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    Quote Originally Posted by KarlZimmer View Post
    I agree, don't see how any of that applies here though...

    I'm a fan of both Cisco and Juniper, we use the best tool for the job. Here comparing the 3560X to the EX3300 though I don't see why you'd pick the 3560X if the price is about the same. The 3560X is just older, it can't be stacked while the EX3300 supports virtual chassis, 2x 10 GigE ports on a separate module vs 4x SFP+ ports built in, 256MB of memory vs 1GB, support for 1005 VLANs vs 4096, 6000 MAC addresses vs 16,000, and I could keep going. The only reason I'd see that you'd go with the 3560X is dual power supplies instead of using an external redundant power supply, but then the EX4200 has that and wins on the specs by even more than the EX3300 does.

    We have both 3560X's and EX3300's in our network. We're soon removing the 3560X's from our network and we keep adding more EX3300's. The EX3300's are just much more capable switches.
    Would you say that the EX3300 is worth saving $700 vs a EX4200?
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    Quote Originally Posted by Encrypted View Post
    Would you say that the EX3300 is worth saving $700 vs a EX4200?
    Depends on what you're using it for. If you need a true Layer 3 workhorse or stacking at speeds over say 10 Gbit/sec the EX4200 is likely worth it. If not, the EX3300 likely fits your needs.
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    Quote Originally Posted by Encrypted View Post
    Would you say that the EX3300 is worth saving $700 vs a EX4200?
    Depends on what your requirements are. Pros of the EX3300 are the 4 built-in 10Gb ports vs a maximum of 2x 10Gb ports with an add-on module required. Cons of the EX3300 are some missing features, due to being newer hardware, needing an additional EFL license to have feature parity with an EX4200 (BFD, OSPF, Virtual Router, etc.), and only having a single power supply.

    For us, we don't care about the dual power supplies as we'd rather just have a 2nd switch for complete redundancy, and don't need 4x power supplies to do the job of 1 device.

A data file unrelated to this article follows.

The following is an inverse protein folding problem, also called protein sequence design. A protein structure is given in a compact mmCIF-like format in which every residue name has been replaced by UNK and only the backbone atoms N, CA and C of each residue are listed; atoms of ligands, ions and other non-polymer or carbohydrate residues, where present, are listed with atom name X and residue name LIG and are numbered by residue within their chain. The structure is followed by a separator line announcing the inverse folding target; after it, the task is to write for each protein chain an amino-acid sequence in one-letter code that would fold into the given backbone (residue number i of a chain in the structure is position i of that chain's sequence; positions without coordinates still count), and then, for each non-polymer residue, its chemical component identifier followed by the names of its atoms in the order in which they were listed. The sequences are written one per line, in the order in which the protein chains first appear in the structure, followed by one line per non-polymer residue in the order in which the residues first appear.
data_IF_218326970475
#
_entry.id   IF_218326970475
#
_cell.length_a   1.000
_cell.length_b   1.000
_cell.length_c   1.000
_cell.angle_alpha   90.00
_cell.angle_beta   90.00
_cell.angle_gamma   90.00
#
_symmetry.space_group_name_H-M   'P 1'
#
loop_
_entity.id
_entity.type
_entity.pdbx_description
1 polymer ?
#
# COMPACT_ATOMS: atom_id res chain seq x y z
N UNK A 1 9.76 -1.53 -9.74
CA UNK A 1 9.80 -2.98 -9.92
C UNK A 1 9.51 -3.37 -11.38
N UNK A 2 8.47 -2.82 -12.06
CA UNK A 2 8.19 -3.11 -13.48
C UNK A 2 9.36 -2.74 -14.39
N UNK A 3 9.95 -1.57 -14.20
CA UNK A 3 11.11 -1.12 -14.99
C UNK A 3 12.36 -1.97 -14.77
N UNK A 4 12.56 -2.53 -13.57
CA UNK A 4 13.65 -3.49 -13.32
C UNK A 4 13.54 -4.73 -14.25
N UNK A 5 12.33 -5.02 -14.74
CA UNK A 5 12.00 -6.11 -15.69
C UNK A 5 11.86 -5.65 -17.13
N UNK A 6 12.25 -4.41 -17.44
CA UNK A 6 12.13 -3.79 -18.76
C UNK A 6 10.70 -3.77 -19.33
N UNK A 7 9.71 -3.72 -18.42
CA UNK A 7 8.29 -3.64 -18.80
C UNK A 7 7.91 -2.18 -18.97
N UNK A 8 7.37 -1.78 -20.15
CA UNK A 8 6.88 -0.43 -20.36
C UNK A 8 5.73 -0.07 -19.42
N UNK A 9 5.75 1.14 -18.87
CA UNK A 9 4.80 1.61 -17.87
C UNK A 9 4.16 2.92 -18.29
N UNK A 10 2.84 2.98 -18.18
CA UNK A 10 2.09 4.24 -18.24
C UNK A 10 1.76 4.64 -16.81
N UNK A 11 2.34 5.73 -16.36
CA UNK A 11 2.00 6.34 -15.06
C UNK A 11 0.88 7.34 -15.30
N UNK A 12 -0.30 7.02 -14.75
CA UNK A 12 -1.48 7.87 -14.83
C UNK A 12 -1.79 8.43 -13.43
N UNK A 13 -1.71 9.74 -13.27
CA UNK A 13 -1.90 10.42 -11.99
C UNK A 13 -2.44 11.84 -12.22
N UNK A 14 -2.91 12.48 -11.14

Some other options though, is if you need 2 switches, you can run 2x EX4200's in a virtual chassis, and then have 4x 10Gb ports in total combined to what would logically be a single device. We're doing this with EX4200-24F's, as we needed an all SFP switch with more than 2x 10Gb ports.

    The EX4300 is also worth consideration, and has the same MSRP as the EX4200. Like the EX3300, there's still some features missing though due to being a newer generation, and you need to buy the EFL.
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    Quote Originally Posted by nokia3310 View Post
    Also where does brocade place between cisco and juniper...they have the most expensive pricing of all...have no idea for what reason
    I think this statement depends on the specific models. The VDXs offer fabric capabilities (Ethernet Fabrics specifically) and hence are more $$$ than "traditional ethernet".

  39. #39
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    Quote Originally Posted by nokia3310 View Post
    Also where does brocade place between cisco and juniper...they have the most expensive pricing of all...have no idea for what reason
    Brocade is not more expensive. In real world deals, you'll usually find it for substantially less than Cisco or Juniper for equivalent devices, which is the primary reason you'd choose it. Their architecture, code quality, and feature set are all decisively inferior to Cisco's or Juniper's. However, if it will do the job you need, it may be worth the cost savings.
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  40. #40
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    Quote Originally Posted by hhw View Post
    Brocade is not more expensive. In real world deals, you'll usually find it for substantially less than Cisco or Juniper for equivalent devices, which is the primary reason you'd choose it. Their architecture, code quality, and feature set are all decisively inferior to Cisco's or Juniper's. However, if it will do the job you need, it may be worth the cost savings.
    Brocade is not always cheaper. We actually got our new Juniper MX480's for less than Brocade XMRs, primarily because the high density 10 GigE modules from Juniper have been very affordable.

    I would also agree that Cisco and Juniper are just far and away the leaders of the pack in architecture and code quality. Sometimes, for say a lower end need, it might make sense to save the money with another vendor.